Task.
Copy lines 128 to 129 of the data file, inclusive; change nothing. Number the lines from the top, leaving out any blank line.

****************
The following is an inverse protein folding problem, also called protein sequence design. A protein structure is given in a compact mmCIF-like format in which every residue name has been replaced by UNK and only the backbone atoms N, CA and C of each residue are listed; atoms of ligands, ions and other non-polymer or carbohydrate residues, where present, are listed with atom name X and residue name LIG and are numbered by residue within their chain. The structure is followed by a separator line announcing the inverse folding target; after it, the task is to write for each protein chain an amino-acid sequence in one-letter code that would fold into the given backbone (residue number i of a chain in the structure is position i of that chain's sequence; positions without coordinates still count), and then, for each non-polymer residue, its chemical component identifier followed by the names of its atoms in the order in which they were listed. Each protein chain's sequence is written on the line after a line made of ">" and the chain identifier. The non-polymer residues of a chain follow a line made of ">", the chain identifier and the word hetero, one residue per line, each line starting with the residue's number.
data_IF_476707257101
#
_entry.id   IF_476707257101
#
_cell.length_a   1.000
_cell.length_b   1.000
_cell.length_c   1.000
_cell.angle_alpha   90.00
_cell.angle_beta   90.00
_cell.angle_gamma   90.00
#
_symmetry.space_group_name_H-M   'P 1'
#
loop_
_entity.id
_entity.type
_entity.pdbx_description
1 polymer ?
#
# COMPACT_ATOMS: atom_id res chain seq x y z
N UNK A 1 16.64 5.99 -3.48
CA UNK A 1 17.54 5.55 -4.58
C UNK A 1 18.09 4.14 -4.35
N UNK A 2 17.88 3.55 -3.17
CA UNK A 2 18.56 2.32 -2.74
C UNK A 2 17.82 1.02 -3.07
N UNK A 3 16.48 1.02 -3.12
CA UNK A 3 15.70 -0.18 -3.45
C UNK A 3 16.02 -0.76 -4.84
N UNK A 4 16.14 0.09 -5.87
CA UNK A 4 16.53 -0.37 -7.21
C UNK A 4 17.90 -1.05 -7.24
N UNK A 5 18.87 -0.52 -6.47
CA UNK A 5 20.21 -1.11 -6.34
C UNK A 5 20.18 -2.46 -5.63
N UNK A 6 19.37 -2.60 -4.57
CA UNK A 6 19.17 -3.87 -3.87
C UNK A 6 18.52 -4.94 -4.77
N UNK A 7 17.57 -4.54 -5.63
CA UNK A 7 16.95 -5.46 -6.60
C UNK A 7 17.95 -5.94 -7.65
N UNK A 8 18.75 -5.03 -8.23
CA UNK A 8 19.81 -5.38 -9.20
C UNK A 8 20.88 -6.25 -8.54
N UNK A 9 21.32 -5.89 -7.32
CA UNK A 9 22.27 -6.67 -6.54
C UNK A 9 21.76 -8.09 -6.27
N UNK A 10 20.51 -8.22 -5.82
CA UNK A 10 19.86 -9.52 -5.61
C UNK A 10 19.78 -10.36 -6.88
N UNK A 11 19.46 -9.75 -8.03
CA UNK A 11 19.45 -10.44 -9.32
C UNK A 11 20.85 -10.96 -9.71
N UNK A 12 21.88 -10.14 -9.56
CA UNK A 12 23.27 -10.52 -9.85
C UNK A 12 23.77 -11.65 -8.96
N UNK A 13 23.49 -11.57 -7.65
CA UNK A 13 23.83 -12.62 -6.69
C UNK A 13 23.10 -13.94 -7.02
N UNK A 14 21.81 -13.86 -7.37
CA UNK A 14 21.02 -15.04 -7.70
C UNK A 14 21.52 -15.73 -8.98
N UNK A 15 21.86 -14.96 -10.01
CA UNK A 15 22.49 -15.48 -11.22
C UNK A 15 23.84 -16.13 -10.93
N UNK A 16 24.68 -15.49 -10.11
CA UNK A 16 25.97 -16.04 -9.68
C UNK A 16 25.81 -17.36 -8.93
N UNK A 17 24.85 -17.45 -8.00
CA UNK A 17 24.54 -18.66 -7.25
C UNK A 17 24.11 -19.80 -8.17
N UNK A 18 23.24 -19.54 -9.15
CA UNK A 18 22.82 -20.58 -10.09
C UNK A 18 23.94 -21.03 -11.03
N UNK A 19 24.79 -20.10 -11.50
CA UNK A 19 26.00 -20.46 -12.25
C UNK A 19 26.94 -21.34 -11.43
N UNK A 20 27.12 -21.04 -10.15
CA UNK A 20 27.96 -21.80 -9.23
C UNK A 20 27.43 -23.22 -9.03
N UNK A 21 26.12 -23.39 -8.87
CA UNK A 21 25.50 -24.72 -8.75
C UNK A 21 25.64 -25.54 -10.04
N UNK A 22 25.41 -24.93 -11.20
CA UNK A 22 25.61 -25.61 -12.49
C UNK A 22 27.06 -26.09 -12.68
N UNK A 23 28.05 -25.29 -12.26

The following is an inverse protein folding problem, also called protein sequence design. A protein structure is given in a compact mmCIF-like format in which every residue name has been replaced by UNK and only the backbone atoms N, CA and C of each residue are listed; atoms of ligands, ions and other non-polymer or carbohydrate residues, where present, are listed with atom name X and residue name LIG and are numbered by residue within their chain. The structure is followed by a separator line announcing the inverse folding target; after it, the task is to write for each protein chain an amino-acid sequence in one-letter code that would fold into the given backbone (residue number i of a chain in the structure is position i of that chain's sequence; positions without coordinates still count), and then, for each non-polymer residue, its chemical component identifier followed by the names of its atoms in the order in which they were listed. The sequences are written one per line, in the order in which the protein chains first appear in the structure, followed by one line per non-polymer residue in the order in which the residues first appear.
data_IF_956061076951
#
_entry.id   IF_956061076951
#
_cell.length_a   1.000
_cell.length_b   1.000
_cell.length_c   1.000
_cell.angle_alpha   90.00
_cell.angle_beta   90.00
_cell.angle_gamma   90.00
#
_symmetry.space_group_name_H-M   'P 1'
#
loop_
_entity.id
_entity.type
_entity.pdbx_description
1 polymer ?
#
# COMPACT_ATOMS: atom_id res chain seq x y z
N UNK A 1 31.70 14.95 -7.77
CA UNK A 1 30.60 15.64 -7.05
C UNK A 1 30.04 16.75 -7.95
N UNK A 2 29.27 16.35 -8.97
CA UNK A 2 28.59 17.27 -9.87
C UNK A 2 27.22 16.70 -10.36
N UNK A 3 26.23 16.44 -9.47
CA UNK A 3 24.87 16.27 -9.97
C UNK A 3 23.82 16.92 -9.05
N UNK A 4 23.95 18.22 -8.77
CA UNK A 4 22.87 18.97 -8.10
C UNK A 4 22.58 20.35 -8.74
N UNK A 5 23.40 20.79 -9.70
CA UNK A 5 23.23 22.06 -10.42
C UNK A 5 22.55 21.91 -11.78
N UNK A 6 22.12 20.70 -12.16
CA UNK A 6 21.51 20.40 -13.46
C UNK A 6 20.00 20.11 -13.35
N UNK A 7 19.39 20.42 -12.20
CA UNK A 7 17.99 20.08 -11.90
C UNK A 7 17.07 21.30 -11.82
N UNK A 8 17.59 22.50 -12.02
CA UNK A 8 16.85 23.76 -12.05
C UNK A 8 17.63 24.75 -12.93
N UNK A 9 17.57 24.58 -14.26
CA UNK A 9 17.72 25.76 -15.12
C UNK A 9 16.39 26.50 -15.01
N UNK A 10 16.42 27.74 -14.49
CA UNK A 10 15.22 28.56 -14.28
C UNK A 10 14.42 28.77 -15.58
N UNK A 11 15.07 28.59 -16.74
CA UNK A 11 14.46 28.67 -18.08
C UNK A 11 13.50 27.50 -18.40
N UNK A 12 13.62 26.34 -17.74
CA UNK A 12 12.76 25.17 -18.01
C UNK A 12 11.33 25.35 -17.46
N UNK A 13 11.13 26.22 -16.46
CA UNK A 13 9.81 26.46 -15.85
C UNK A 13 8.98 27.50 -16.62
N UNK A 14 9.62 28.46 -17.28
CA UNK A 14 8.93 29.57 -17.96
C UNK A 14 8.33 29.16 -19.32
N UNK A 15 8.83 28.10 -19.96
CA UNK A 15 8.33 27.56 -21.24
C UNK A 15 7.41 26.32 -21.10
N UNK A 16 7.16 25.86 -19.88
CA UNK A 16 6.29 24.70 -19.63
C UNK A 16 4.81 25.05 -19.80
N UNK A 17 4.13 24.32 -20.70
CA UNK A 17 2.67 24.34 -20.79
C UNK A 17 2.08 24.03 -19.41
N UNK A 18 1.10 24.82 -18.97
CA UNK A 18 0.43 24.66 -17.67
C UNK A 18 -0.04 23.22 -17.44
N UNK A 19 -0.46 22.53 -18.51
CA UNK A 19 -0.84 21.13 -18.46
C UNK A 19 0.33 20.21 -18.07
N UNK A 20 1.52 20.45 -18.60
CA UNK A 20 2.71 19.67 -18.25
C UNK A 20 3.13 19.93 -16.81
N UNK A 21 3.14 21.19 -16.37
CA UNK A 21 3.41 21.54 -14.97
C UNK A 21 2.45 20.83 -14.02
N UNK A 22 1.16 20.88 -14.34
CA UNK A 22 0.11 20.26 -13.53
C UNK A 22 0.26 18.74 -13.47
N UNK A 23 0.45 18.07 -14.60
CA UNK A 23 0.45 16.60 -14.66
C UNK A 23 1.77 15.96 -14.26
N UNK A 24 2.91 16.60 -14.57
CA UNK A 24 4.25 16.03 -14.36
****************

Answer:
N UNK A 7 19.39 20.42 -12.20
CA UNK A 7 17.99 20.08 -11.90